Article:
For anyone who’s followed Pacific Northwest Ballet throughout the years, it’s pretty much impossible to forget former principal Ariana Lallone. She’s been a mysterious peacock in Nutcracker; a burst of joy with swaying hips in Lambarena; and a seductive Emilia in The Moor’s Pavane. Quite frankly, there is no one like her, and it’s not just because she’s 6’5” en pointe.
First of all, she’s incredibly humble. Along the road to to the top tier of PNB, she learned many roles that she would never perform, and was told very quickly that she could be a Lady Capulet, but never a Juliet. No problem for Lallone: to this day, she speaks only with gratitude for the opportunities she has been given, and the treasure trove of memories from her ballet days extends deeply.
Perhaps it’s this very humility that makes Lallone such a captivating performer. Instead of ego, she brings a 100 percent commitment to the work, and, as a result, she captivates, moves and seduces audiences with ease. While she left PNB after an incredible 25 years in 2011, Lallone was by no means retiring as a dancer. Now the resident ballerina of numerous Teatro ZinZanni productions, including the current Hacienda Holiday, performing is just one aspect of this dancer’s busy life today.
SeattleDances: In Hacienda Holiday, you perform barefoot as well as en pointe (and in the air!). How has your act evolved at ZinZanni?
Lallone: The first one I did, Bonsoir Liliane! was just pointe work. I had no idea what it was going to lead to; I only knew I was a fan of the tent. So that first show, it was kind of like, “Oh my God, I can’t believe I get to work with these people!” And then it became, “Man, I want to do something else, something a little more physical.” There’s little traveling you can do on pointe in a 9-foot circle. So I had this crazy idea that I wanted to do a grande jeté over peoples’ heads. I didn’t want it to look like I was trying to do aerial work, though. I choose a lyra (aerial hoop suspended in the air) to take on what a partner would do. After I introduced [my pointe/aerial piece] in Dinner at Wotan’s, I wanted to continue experimenting and being able to do something more musically stylized, as well as have a relationship with the floor and air.
SeattleDances: You play a spicy Latin sorceress in the show, a very Ariana Lallone-ish role. Do you like being typecast?
Lallone: I’m hardly going to complain about it. There’s a lot of texture and theatricality that goes into those kinds of roles. I worked my way into them, and I love them.
SeattleDances: Where’s the line between art and entertainment in your new circus realm?
Lallone: With ZinZanni, it’s always about love, laughter, levity and making people feel good. But we’re all artists, as well as entertainers.
SeattleDances: Why was it important for you to keep performing after PNB?
Lallone: I knew that it was going to be my last year at PNB, and I was emotionally unprepared for that. It was all about the end, the end, the end—the last time I’d be performing this or that. Performing is what I do, but the way I was doing it was no longer going to be possible. I realized that it couldn’t be the end for me. I love entertaining. I continue to enjoy it. Right now, I’m performing in five or six shows a week.
SeattleDances: You look fantastic. What’s the secret to being able to dance for years?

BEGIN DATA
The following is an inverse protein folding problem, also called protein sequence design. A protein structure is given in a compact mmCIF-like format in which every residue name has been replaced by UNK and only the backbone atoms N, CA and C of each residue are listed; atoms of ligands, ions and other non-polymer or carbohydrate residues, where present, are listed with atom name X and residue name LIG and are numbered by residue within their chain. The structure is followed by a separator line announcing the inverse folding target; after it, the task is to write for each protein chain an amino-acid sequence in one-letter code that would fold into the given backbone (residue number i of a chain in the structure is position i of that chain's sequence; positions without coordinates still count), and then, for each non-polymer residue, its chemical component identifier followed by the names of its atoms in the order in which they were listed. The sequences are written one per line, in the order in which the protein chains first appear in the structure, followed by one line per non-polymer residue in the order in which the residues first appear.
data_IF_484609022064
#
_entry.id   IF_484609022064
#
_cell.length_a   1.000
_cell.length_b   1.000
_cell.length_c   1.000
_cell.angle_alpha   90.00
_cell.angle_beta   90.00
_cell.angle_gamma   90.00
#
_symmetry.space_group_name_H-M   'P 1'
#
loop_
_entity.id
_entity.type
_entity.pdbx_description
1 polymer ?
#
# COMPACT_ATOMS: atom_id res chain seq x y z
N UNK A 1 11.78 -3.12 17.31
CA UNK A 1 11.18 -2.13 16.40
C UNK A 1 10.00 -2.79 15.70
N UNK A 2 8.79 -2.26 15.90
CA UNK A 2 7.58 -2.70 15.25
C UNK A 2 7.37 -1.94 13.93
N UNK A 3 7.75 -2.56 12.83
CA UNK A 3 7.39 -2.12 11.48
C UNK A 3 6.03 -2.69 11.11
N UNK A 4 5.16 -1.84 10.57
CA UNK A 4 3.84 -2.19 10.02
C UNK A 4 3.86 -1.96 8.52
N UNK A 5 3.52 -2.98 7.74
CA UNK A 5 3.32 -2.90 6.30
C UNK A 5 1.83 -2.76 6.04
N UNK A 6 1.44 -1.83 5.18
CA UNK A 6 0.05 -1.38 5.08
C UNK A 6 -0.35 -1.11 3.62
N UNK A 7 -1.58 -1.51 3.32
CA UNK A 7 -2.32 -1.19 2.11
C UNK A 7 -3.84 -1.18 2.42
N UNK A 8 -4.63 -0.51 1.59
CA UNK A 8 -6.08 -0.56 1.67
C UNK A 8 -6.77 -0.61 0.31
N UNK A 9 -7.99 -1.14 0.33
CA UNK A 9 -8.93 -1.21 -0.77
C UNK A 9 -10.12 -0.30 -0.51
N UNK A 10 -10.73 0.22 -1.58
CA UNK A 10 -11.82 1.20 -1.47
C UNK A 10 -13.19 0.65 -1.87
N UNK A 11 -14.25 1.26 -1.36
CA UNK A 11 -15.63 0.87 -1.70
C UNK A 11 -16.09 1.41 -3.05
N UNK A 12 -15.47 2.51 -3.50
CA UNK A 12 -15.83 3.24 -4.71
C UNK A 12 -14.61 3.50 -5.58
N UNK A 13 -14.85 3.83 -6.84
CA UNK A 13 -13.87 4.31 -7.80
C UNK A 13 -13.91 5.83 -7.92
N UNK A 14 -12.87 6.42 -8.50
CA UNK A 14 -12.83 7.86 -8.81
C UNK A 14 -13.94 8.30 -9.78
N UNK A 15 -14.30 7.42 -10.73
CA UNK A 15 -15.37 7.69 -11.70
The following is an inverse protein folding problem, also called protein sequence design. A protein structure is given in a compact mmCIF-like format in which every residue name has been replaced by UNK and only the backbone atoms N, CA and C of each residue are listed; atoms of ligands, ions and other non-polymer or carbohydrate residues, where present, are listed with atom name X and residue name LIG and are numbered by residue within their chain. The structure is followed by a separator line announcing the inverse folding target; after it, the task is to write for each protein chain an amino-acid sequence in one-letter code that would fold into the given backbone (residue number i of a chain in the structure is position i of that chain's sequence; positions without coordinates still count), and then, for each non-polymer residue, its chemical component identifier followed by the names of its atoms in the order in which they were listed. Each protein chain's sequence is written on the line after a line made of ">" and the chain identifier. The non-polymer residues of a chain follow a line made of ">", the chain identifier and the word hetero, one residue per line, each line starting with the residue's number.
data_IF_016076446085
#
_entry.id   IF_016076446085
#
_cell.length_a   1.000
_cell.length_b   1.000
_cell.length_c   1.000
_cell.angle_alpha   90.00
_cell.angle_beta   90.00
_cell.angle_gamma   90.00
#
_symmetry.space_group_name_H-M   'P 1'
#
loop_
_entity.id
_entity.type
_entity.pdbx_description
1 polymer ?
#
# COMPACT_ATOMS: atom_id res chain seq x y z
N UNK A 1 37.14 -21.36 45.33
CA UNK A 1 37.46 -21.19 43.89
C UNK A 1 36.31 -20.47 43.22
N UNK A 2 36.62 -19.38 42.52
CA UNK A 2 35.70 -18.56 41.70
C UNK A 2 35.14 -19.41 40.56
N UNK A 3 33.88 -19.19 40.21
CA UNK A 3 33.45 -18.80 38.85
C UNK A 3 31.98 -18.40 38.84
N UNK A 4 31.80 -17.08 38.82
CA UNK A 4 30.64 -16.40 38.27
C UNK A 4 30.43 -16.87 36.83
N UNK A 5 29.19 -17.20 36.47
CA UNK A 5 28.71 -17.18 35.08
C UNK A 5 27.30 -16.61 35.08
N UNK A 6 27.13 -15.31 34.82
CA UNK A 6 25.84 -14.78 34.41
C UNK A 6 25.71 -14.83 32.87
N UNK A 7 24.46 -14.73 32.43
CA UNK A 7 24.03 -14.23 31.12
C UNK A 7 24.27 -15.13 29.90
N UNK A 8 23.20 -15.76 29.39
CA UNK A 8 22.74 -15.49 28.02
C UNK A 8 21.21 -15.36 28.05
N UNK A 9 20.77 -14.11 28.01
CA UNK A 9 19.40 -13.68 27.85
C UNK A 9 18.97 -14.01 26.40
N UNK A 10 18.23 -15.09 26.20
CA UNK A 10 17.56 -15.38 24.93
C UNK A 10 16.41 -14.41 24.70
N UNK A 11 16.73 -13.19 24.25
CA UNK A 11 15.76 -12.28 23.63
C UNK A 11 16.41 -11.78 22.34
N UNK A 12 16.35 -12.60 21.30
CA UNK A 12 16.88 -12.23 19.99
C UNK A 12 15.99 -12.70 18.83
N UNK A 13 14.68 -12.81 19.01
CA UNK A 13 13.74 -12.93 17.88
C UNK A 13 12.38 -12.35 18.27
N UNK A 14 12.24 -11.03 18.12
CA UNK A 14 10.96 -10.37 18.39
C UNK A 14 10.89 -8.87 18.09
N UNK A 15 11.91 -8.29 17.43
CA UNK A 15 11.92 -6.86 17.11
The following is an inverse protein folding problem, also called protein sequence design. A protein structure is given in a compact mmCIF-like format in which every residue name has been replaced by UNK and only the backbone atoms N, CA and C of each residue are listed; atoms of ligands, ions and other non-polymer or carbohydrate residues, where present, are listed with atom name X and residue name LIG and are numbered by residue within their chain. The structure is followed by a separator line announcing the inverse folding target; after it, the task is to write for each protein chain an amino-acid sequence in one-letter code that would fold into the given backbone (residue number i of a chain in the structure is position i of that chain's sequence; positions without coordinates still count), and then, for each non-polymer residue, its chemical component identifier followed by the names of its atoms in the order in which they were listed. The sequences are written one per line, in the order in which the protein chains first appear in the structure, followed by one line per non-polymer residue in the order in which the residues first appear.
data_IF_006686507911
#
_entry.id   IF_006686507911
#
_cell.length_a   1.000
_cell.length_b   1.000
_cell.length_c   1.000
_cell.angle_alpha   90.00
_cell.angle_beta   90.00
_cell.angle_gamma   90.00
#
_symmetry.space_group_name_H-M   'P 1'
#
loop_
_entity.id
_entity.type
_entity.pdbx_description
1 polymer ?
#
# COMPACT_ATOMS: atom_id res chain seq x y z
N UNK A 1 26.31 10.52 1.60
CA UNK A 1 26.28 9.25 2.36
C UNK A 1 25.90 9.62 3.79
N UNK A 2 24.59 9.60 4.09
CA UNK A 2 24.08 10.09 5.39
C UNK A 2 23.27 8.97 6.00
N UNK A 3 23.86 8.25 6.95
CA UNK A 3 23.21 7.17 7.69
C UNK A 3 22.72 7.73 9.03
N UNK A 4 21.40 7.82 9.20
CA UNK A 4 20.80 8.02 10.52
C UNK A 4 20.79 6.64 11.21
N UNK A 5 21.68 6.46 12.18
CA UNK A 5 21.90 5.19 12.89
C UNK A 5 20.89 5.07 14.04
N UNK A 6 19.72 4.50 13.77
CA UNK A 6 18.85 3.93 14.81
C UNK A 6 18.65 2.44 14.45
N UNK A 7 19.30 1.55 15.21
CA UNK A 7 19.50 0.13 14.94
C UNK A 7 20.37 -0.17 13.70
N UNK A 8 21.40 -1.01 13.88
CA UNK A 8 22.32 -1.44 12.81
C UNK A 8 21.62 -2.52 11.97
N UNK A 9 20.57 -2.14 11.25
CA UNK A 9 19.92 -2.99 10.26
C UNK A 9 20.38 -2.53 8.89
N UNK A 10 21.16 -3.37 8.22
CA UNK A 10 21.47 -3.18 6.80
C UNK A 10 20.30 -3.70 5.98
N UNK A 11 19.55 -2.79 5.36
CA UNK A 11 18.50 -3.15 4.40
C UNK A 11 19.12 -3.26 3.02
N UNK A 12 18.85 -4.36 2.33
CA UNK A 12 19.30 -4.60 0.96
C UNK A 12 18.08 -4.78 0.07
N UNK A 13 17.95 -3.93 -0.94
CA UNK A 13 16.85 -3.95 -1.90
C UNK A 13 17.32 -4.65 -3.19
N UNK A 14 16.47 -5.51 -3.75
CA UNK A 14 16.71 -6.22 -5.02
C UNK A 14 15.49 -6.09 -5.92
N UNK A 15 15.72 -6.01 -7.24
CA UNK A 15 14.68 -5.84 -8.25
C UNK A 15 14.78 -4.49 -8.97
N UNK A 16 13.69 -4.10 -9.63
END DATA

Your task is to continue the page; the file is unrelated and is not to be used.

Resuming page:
Lallone: For me, it’s always been about consistent exercise. My body appreciates being used. When I was at the ballet, there were times when I wasn’t dancing as much in a rep, so I would supplement with things like yoga, pilates, or even jumping into an open ballet class. I actually still take class with the company. When I left PNB, I knew I’d be performing across the street and I told Peter [Boal] (PNB’s Artistic Director) that I’d love to be able to stay in a professional environment while I’m working; I knew it was a strange request, but he said, “Of course.”
SeattleDances: How nice for your PNB pals to be able to spend time with you.
Lallone: And for me too. It’s an amazing life. And the city is an amazing place to live. I’m very, very lucky. To be able to stay here, it’s really important to me. People talk about how hard it is [to leave PNB] for the artistic side, but it’s hard to leave the social side of it, too.
SeattleDances: Tell us a bit about your teaching.
Lallone: I believe ballet technique is a form of exercise. I teach small group classes about five days a week and really, it’s basically a ballet class. It’s unbelievably rewarding to see people pushing their bodies. The class is very hands-on—very intimate and I have time to really pay attention to all of my students. Everytime I walk out of there, I can’t believe how much someone has grown or how far someone has pushed themselves. I’ve had the opportunity to grow a lot as a teacher, too.
SeattleDances: What’s on the horizon for you?
Lallone: I’d love to keep expanding on what I’m doing now. I’d love to do another show at ZinZanni. I hope to keep teaching (I also work with private clients whether it’s a kid who’s an acrobat, or someone who’s always wanted to learn how to dance). I love having that one-on-one connection with someone, and I give 150 percent of myself.
SeattleDances: Have starstruck PNB fans ever approached you during ZinZanni shows?
Lallone: Yes, it’s one of the wonderful things I do not take for granted. When someone walks up to me and says, “I remembered you in this,” or “We miss you,” it’s so kind. People are very heartfelt and honest with their emotions, and I’m grateful.
SeattleDances: Many people reading this are dancers. What advice do you have for us?
Lallone: Stay hungry. Stay positive. Be consistent. Have confidence in yourself, but also be open and accepting. Remember there is always room for improvement. The main thing I’d say is, enjoy it.
Ariana Lallone performs in Hacienda Holiday from now until January 31 at Teatro ZinZanni. For more information,go to zinzanni.com/seattle.